Using the wrong channel – Consumers use the channel that best fits the moment they are in or the task at hand. And, if you aren’t using that channel at that moment, you risk losing a meaningful exchange. It’s more than using as many channels as possible (though a cross-channel approach can be very effective); rather, it’s about learning how your buyers prefer to engage and using those channels to communicate with them. For example, millennials generally prefer to communicate via text, while seniors generally prefer to use email or snail mail. You must understand your target audience and communicate with them wherever they are.
How Can You Make Marketing Automation Successful?
Given that a lack of strategy is one of the top reasons marketing automation fails, it stands to reason that developing a top-notch strategy is the best way to start down the road to success. The days of throwing marketing tactics out there and seeing what sticks are long gone. You must set goals and objectives so you can measure your success against them.
An important component of strategy development is identifying your audiences. Who are you trying to reach? Your current customers? Borrowers? Prospects? All of the above? Once you have identified them, give some thought to how to best segment them. Use demographics, interests, product purchase history, contact history, etc.
Then you must determine the appropriate messages for each audience. Think about what you want to communicate to them. Are you trying to incent them to make a purchase? Do you want them to know more about your company? Are you cross-selling your services?
The next step is to outline “tracks” – how are you going to reach each audience and how often? Set up tracks in your marketing automation system that include a variety of tactics, such as social media posts, emails, etc. and develop a contact calendar.
Creating impressionable content is the next, and probably the most challenging, step you must take. It’s about quality and quantity. First you must identify the kinds of content you want to create which may include:
• White papers
• Case studies
• Social media posts
And, then you must find the resources, whether they are internal or external, to get that content created. It goes without saying that whomever creates it should have the knowledge and background necessary to make your content both compelling and of high quality.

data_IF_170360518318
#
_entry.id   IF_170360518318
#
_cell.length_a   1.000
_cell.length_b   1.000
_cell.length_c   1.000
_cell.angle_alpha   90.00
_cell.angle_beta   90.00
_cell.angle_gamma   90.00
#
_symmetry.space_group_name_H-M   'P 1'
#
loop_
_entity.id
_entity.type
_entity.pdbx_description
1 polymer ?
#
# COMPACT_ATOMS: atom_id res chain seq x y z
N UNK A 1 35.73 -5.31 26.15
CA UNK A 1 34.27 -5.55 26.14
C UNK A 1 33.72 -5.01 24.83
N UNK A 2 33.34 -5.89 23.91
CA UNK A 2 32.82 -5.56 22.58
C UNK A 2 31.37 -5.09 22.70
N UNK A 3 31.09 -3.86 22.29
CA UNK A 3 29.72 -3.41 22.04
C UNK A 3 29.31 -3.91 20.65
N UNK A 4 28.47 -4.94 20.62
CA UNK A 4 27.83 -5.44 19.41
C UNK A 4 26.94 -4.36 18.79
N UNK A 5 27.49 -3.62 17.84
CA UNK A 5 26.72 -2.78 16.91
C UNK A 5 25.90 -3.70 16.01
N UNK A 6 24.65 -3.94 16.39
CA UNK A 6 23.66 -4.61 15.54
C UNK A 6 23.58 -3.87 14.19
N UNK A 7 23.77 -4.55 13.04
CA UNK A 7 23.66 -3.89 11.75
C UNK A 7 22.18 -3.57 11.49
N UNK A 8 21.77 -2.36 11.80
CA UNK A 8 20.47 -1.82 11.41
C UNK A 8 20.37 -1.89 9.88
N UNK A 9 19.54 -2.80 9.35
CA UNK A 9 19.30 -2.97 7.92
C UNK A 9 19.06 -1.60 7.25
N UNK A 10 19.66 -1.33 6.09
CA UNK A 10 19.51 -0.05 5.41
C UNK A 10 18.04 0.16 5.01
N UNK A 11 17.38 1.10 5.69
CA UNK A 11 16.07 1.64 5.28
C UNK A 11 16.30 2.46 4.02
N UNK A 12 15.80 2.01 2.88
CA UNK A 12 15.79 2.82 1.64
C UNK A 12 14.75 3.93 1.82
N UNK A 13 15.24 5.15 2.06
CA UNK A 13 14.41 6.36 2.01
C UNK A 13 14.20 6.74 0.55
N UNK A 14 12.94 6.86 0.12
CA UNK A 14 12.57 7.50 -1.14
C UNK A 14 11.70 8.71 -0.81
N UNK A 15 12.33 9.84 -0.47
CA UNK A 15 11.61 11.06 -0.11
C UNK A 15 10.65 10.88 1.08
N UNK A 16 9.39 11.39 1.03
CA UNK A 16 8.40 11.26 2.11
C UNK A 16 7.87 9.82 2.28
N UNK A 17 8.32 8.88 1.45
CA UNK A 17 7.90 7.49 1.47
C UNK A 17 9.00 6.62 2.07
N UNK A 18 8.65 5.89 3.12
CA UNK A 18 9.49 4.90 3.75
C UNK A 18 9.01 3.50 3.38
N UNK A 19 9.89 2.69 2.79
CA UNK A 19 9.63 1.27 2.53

The good news is, once your content is developed, you can easily repurpose it. In other words, you can use some of the same content but tweak a few words to personalize it for specific audiences. For example, baby boomers might want to take out a home equity loan to update their homes to enjoy retirement or take a vacation wherein a Gen Xer might want to use that money to send a child to college. So, the reasons why a person might want a particular loan could change based on the target audience, but the general features and benefits of the loan would not. After you have identified these differences and altered your content accordingly, you’re ready to add that content to your marketing automation platform and execute your campaigns.
The final step you must take to ensure your success is to test your strategy by measuring response rates and making adjustments where necessary. Measuring and adjusting is how you will improve and succeed over time. And, given the time, resources and effort you’ve put into your marketing automation system, why wouldn’t you?
Marketing automation is not a fad that will disappear in the years to come. Rather, it is an evolving practice that will be sharpened and improved as technology advances. Nurturing relationships in the mortgage business is not optional. It’s necessary. Prudent marketers today understand this and are using marketing automation to create a more personal experience for prospective borrowers and customers ─ meaningful interactions that will lead them down the path to closing and beyond.
(Views expressed in this article do not necessarily reflect policy of the Mortgage Bankers Association, nor do they connote an MBA endorsement of a specific company, product or service. MBA NewsLink welcomes your submissions. Inquiries can be sent to Mike Sorohan, editor, at firstname.lastname@example.org; or Michael Tucker, editorial manager, at email@example.com.)